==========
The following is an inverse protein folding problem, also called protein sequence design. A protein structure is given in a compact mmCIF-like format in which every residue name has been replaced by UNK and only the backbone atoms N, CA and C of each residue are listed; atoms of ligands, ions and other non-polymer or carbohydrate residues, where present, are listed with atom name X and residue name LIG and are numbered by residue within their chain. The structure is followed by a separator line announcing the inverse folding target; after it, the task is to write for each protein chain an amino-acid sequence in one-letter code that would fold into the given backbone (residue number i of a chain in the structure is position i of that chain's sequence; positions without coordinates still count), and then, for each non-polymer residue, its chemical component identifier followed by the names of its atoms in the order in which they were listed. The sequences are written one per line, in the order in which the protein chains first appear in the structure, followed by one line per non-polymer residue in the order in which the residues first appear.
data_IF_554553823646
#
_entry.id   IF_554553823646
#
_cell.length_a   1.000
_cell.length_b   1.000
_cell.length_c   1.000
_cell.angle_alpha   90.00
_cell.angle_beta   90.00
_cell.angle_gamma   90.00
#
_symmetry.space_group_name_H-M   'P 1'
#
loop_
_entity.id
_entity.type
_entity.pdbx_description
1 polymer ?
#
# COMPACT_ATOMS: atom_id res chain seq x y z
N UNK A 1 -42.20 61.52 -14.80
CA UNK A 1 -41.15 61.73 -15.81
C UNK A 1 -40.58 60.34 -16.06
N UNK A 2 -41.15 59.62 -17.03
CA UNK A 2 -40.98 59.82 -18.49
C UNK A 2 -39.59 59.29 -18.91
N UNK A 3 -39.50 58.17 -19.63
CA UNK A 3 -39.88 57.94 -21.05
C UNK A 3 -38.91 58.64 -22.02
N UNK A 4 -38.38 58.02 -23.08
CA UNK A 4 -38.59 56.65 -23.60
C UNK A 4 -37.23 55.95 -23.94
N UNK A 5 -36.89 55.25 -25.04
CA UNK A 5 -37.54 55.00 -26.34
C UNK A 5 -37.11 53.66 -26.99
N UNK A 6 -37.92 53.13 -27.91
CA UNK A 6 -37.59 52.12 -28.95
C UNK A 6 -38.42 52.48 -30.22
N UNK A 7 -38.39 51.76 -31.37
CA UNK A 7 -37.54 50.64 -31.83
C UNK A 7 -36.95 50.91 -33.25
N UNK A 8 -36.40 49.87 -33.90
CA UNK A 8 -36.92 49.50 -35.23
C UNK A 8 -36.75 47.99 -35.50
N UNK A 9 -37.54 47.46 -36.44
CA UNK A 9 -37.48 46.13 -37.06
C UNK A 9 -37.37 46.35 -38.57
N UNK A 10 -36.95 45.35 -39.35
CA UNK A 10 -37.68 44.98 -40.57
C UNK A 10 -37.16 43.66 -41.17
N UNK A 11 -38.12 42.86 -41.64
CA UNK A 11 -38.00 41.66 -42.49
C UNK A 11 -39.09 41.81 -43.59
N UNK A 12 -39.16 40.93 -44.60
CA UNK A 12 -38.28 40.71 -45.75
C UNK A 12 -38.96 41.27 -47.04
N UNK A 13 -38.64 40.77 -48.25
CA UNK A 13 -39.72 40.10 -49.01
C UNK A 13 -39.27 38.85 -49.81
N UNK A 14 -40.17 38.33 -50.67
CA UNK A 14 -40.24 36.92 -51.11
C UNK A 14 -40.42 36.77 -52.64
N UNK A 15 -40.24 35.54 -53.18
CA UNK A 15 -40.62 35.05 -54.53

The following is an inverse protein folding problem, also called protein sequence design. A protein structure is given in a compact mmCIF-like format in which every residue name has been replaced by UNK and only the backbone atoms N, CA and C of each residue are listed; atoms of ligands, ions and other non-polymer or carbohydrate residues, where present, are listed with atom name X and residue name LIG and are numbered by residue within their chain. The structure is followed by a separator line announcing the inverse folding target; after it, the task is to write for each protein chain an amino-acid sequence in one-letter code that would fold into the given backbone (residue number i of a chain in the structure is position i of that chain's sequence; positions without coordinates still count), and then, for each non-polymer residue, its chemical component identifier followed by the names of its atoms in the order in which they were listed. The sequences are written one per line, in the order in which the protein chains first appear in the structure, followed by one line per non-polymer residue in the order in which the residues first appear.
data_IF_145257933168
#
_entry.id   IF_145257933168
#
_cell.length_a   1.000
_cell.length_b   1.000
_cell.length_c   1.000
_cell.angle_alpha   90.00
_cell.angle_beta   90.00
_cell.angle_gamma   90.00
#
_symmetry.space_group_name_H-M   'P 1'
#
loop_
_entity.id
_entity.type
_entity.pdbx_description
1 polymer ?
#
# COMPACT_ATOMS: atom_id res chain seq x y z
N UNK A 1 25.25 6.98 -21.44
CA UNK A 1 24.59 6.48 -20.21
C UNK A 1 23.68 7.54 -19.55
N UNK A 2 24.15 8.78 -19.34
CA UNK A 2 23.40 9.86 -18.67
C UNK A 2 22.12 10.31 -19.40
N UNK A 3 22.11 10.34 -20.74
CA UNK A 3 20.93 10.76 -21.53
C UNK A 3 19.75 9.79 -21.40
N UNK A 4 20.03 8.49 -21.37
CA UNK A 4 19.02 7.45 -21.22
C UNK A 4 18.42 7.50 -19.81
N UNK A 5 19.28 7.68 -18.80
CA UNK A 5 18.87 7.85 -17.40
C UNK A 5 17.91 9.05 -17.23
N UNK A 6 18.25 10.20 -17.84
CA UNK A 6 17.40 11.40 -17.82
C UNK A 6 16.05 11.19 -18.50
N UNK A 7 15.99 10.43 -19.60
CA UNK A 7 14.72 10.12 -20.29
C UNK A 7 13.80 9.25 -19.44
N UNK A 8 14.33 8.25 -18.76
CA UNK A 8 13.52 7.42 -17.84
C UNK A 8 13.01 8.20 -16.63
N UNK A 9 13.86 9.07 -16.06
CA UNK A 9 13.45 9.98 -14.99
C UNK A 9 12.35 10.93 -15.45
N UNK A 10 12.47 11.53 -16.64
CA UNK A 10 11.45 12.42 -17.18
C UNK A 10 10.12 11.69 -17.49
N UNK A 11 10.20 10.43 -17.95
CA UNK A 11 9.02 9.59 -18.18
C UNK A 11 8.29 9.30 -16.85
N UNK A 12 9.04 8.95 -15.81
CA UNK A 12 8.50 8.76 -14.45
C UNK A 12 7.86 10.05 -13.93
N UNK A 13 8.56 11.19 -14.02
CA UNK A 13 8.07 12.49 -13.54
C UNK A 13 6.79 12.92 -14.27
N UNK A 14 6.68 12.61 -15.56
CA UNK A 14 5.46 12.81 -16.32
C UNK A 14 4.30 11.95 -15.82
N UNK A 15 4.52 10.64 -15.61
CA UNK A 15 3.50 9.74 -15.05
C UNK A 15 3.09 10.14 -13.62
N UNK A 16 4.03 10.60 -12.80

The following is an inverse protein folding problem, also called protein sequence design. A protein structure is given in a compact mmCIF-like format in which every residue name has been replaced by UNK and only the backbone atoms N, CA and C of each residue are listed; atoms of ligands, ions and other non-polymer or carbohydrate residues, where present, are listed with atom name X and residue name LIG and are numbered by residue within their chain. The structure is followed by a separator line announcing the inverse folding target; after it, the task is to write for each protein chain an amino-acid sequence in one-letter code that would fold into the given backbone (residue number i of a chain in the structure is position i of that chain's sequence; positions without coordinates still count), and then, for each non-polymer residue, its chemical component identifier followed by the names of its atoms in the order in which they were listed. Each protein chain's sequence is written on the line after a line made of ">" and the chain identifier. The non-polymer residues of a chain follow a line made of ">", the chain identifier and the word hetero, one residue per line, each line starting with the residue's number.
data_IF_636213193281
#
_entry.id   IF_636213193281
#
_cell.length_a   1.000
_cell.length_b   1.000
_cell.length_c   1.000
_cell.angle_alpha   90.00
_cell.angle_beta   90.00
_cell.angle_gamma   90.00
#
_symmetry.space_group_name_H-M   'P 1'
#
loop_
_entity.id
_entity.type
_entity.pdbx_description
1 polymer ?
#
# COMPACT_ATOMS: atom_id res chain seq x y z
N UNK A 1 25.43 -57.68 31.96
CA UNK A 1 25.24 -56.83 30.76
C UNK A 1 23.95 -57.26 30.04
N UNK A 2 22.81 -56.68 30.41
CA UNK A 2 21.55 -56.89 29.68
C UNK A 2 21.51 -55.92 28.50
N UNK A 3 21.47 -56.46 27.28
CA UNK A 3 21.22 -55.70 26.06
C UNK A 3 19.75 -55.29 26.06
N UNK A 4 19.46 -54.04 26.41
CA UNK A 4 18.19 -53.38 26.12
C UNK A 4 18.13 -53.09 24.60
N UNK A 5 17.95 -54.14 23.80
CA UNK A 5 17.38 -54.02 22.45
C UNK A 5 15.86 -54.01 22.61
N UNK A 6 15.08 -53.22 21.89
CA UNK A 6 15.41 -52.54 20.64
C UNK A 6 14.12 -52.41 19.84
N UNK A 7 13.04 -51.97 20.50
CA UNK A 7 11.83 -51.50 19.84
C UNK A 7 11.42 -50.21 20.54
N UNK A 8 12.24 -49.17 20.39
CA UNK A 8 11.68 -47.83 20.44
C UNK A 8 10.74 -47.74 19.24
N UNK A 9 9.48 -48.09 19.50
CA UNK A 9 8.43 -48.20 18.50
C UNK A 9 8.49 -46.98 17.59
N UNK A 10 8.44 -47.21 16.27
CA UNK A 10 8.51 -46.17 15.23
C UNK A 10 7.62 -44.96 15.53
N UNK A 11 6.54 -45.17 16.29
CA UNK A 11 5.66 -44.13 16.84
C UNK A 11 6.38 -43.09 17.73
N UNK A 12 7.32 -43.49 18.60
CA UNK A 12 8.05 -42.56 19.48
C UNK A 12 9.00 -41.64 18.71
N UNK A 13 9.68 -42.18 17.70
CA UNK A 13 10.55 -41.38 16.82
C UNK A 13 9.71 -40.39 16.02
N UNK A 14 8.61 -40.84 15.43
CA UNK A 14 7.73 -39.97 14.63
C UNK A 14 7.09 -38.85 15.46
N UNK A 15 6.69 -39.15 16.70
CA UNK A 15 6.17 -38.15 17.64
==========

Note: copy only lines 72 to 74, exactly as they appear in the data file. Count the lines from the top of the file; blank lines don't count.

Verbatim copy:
_cell.length_b   1.000
_cell.length_c   1.000
_cell.angle_alpha   90.00